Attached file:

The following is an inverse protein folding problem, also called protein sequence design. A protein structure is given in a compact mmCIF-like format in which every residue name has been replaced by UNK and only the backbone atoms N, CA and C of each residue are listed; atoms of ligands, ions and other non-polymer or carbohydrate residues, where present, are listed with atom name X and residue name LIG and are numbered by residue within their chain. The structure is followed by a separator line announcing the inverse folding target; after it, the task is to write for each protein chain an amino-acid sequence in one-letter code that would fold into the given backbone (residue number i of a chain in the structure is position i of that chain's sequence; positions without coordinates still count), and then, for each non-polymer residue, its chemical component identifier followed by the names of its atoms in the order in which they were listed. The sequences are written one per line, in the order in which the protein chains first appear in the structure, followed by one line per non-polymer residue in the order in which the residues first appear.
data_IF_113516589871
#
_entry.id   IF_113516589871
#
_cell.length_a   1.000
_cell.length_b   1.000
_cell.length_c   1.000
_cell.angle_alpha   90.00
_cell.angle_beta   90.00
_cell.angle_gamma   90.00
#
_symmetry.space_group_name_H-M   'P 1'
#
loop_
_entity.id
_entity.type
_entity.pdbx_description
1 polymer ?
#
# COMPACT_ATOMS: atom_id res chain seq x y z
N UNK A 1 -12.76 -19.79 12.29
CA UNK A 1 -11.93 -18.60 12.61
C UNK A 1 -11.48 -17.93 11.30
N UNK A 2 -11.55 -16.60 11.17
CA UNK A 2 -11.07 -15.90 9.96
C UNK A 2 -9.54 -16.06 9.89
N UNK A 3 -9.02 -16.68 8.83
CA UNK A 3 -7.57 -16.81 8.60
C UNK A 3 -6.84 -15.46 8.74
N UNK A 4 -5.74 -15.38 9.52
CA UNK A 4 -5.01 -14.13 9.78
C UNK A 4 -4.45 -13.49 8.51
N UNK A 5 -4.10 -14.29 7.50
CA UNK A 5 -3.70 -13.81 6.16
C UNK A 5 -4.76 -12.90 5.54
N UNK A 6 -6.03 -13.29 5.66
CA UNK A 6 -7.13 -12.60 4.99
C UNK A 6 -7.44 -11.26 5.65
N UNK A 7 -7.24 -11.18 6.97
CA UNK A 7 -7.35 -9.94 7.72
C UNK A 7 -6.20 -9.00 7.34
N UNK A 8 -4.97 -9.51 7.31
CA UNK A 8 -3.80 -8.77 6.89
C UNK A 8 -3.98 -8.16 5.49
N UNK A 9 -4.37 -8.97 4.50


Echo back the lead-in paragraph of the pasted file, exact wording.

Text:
The following is an inverse protein folding problem, also called protein sequence design. A protein structure is given in a compact mmCIF-like format in which every residue name has been replaced by UNK and only the backbone atoms N, CA and C of each residue are listed; atoms of ligands, ions and other non-polymer or carbohydrate residues, where present, are listed with atom name X and residue name LIG and are numbered by residue within their chain. The structure is followed by a separator line announcing the inverse folding target; after it, the task is to write for each protein chain an amino-acid sequence in one-letter code that would fold into the given backbone (residue number i of a chain in the structure is position i of that chain's sequence; positions without coordinates still count), and then, for each non-polymer residue, its chemical component identifier followed by the names of its atoms in the order in which they were listed. The sequences are written one per line, in the order in which the protein chains first appear in the structure, followed by one line per non-polymer residue in the order in which the residues first appear.